|This article is part of UnNews||Your A.D.D. news outl — Oooh, look at the pictures!|
29 October 2008
Under her lucrative contract, Madonna will receive a considerable share of the Association's profits, as well as the exclusive right to use team members in raunchy Latino music videos. "She's a tough negotiator," says an AFA source of the 50-year-old superstar. "She left claw marks all over Julio's back when he told her that underwear wasn't optional. Luckily, there's no problem that can't be solved with compulsory Kaballah team-building classes."
Some Argentinians wonder whether the singer and 'actress' is the best choice for national coach. Luis Vázquez, a stereotypical Argentinian mechanic, complained loudly (with the aid of hand gestures) that the AFA was "still loco for Evita." He is representative of a youthful generation of Argentines who have never cried for Madonna, nor for any other celebrated political figure. Others are more concerned by the influence that Madonna's unusual religious practices will have on the social fabric of the country. UnNews spoke to Maria Deleau, mother of national team mid-fielder Esteban Cambiasso. "I hear Madonna will be coach, I cry," Deleau recounts. "Next thing, Esteban comes home with the Torah and a 12" Into The Groove single. I beat it out of him," Deleau says of her 28-year-old son. "You want to talk with him? Well, you can't. He's saying Hail Marys in the Naughty Chair."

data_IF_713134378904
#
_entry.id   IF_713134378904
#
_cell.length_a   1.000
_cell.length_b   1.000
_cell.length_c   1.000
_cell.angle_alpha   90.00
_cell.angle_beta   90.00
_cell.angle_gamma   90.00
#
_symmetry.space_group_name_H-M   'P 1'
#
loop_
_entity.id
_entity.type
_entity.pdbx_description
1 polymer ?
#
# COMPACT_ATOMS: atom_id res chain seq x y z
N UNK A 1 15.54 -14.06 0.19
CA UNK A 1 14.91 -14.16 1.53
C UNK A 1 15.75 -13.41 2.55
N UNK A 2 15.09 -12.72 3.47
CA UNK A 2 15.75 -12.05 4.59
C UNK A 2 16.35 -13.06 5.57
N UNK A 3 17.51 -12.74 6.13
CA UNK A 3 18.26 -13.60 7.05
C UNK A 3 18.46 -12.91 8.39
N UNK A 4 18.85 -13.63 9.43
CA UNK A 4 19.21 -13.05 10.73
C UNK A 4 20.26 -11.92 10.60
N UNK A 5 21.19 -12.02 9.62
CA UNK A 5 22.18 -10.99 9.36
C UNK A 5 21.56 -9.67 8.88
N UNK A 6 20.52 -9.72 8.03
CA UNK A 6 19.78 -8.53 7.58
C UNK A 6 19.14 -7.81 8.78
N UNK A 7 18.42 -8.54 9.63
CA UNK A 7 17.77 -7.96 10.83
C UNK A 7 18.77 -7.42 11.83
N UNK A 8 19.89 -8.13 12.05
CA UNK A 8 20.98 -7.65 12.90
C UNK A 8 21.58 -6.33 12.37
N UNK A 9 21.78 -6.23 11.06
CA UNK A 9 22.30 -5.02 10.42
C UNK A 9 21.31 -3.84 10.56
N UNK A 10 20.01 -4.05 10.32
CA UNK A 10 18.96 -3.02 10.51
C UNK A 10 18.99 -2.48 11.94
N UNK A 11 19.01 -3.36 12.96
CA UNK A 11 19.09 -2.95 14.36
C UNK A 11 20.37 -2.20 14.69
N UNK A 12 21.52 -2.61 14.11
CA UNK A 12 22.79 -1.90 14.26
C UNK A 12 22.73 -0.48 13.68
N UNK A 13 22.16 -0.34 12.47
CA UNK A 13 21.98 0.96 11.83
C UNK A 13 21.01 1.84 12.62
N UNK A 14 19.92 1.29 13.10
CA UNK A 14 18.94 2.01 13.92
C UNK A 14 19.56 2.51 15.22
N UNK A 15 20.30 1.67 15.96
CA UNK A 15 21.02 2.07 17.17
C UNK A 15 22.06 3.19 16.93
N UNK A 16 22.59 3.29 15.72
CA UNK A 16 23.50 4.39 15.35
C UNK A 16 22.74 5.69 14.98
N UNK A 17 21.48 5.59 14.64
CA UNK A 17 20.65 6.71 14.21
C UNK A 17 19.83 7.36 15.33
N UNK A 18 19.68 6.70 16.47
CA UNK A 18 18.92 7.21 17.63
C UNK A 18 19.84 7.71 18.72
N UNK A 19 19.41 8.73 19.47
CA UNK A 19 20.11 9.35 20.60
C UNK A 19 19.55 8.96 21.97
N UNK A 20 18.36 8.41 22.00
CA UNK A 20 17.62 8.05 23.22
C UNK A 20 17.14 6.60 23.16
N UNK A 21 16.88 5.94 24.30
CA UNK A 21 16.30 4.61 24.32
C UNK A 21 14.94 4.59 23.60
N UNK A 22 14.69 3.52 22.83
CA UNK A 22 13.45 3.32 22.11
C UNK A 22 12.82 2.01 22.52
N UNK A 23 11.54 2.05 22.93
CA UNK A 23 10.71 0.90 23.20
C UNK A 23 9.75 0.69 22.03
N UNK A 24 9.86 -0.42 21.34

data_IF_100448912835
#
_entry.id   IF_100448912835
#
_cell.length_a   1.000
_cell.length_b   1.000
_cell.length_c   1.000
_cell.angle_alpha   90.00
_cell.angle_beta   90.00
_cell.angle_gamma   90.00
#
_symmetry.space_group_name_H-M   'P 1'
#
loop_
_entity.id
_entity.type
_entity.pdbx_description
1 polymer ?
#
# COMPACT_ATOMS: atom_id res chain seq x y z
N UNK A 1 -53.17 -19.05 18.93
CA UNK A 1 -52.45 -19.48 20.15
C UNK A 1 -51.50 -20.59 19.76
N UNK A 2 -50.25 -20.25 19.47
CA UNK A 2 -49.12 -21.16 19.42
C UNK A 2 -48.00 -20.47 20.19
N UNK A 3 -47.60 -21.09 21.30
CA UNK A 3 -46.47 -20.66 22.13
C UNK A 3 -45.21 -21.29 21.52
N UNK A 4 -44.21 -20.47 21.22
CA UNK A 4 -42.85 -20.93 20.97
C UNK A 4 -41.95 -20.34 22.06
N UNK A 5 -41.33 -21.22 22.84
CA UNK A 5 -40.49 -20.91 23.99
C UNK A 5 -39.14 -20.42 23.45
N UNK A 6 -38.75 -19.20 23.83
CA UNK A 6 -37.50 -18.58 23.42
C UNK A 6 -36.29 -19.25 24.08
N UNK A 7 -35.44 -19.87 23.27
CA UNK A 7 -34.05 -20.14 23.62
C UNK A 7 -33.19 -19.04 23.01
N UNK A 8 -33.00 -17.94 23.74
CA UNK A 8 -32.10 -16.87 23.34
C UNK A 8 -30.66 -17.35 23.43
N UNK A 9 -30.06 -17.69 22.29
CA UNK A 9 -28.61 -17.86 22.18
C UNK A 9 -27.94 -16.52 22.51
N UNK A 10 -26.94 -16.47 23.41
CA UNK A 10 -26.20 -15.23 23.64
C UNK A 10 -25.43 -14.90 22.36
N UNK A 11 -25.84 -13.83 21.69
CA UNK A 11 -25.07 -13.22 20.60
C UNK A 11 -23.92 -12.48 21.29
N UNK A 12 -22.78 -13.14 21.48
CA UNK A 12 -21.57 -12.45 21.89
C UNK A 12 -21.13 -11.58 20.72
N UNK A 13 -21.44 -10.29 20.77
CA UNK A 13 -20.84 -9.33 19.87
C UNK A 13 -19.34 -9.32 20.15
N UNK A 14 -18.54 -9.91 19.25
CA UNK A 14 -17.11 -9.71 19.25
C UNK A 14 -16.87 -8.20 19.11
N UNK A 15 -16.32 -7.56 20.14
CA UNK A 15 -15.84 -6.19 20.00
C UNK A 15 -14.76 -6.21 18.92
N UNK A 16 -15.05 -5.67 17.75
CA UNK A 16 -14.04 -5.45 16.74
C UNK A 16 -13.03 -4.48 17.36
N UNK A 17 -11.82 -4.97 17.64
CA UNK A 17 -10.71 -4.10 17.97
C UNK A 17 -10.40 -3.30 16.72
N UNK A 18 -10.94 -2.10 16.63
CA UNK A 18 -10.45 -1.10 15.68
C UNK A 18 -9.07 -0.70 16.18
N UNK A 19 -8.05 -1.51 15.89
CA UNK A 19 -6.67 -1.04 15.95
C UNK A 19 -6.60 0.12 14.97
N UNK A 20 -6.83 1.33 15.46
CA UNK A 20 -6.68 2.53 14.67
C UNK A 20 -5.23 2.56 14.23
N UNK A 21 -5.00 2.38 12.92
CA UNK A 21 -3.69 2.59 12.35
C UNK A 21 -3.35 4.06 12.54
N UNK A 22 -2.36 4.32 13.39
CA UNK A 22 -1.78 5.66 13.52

Madonna wasn't giving anything away when questioned by reporters on the startling appointment, but insiders say she has plans to take the team all the way to another World Cup final, by including innovative player formations based on interpretive dance. "She said something about bringing the 'Flying V' to football," said a long-time confidante. The star is reportedly hopeful that the group matches don't interfere with her plans to tour Malawi.